Now, this does not mean CISC is the future. We already invented a solution to this problem, which is VLIW - Very Large Instruction Word. This is what Itanium was, because researchers at HP anticipated this problem 30 years ago and teamed up with Intel to create what eventually became Itanium. In Itanium, or any VLIW architecture, you can tell the CPU to do many things at once. This means that, instead of having to build massive vector processing instructions or other complex specialized instructions, you can build your own mega-instructions out of a much simpler instruction set. This is great, because it simplifies the CPU design enormously while sidestepping the pipelining issues of RISC. The problem is that this is really fucking hard to compile, and that's what Intel screwed up. Intel assumed that compilers in 2001 could extract the instruction-level parallelism necessary to make VLIW work, but in reality we've only very recently figured out how to reliably do that. 20 years ago, we weren't even close, so nobody could compile fast code for Itanium, and now Itanium is dead, even though it was specifically designed to solve our current predicament.

With that said, the MILL instruction set uses VLIW along with several other innovations designed to compensate for a lot of the problems discussed here, like having deferred load instructions to account for the lag time between requesting a piece of data and actually being able to use it (which, incidentally, also makes MILL immune to Spectre because it doesn't need to speculate). Sadly, MILL is currently still vaporware, having not materialized any actual hardware despite it's promising performance gains. One reason for this might be that any VLIW architecture has a highly unique instruction set. We're used to x86, which is so high-level it has almost nothing to do with the underlying CPU implementation. This is nice, because everyone implements the same instruction set and your programs all work on it, but it means the way instructions interact is hard to predict, much to the frustration of compiler optimizers. With VLIW, you would very likely have to recompile your program for every single unique CPU, which is a problem MILL has spent quite a bit of time on.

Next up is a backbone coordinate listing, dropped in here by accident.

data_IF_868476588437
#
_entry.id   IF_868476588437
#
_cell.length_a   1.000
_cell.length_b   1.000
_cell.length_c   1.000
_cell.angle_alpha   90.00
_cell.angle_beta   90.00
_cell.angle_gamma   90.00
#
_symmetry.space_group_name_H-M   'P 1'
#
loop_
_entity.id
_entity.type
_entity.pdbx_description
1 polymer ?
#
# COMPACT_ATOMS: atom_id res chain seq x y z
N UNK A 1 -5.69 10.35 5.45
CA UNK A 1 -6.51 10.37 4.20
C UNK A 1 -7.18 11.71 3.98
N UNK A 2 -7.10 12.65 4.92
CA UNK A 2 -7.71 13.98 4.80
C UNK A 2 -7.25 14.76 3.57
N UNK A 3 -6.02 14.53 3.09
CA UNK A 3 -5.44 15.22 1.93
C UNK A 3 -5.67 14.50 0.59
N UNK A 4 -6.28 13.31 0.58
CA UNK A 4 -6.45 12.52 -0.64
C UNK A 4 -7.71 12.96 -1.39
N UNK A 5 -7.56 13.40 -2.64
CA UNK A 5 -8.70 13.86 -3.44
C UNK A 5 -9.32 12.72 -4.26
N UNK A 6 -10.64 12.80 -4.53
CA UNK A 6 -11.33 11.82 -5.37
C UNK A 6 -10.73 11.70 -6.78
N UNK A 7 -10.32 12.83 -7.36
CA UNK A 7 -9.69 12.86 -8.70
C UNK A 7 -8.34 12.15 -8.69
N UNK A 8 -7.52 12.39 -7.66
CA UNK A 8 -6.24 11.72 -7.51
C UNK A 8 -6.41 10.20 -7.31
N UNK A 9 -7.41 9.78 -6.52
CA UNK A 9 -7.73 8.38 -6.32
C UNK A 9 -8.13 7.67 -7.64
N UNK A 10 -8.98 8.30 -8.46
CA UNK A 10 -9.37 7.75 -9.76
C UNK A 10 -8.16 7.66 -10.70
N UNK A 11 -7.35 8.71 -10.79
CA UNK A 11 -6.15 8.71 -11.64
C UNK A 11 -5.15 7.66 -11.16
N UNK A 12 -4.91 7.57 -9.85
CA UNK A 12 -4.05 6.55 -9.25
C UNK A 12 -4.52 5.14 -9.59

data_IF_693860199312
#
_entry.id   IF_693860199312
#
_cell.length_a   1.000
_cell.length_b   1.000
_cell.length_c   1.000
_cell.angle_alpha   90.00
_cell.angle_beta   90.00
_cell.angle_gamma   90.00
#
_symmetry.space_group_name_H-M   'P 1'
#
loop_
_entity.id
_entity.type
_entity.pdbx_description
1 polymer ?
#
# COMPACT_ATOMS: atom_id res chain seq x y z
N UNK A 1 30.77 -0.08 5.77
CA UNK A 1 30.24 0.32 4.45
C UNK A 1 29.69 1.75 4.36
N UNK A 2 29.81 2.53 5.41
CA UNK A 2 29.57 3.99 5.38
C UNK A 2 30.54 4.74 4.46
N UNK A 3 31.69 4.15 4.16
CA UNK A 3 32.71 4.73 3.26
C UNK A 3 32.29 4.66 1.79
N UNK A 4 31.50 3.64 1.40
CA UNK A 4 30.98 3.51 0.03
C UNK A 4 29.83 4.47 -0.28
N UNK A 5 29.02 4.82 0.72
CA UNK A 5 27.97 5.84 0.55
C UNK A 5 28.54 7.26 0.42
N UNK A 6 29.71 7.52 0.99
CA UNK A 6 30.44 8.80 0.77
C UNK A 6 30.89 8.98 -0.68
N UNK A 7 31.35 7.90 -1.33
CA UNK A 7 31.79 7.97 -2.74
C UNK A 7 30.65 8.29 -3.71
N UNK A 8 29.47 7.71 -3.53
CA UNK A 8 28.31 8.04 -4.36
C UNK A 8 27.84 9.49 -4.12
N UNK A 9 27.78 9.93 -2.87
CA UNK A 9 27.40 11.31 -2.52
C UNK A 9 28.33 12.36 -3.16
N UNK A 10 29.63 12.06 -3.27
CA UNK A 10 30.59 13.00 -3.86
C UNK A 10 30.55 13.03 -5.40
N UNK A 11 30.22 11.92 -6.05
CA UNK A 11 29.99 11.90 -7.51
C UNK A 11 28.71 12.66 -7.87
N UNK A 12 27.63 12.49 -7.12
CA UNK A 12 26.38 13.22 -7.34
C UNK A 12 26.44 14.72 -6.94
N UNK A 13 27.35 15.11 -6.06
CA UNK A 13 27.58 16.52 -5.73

MILL, and perhaps VLIW in general, may have a saving grace with WebAssembly, precisely because it is a low-level assembly language that can be efficiently compiled to any architecture. It wouldn't be a problem to have unique instruction sets for every single type of CPU, because if you ship WebAssembly, you can simply compile the program for whatever CPU it happens to be running on. A lot of people miss this benefit of WebAssembly, even though I think it will be critical in allowing VLIW instruction sets to eventually proliferate. Perhaps MILL will see the light of day after all, or maybe someone else can come up with a VLIW version of RISC-V that's open-source. Either way, we need to stop pretending that pipelining RISC is going to work. It hasn't ever worked and it's not going to work, it'll just turn into another CISC with a javascript floating point conversion instruction.

Every. Single. Time.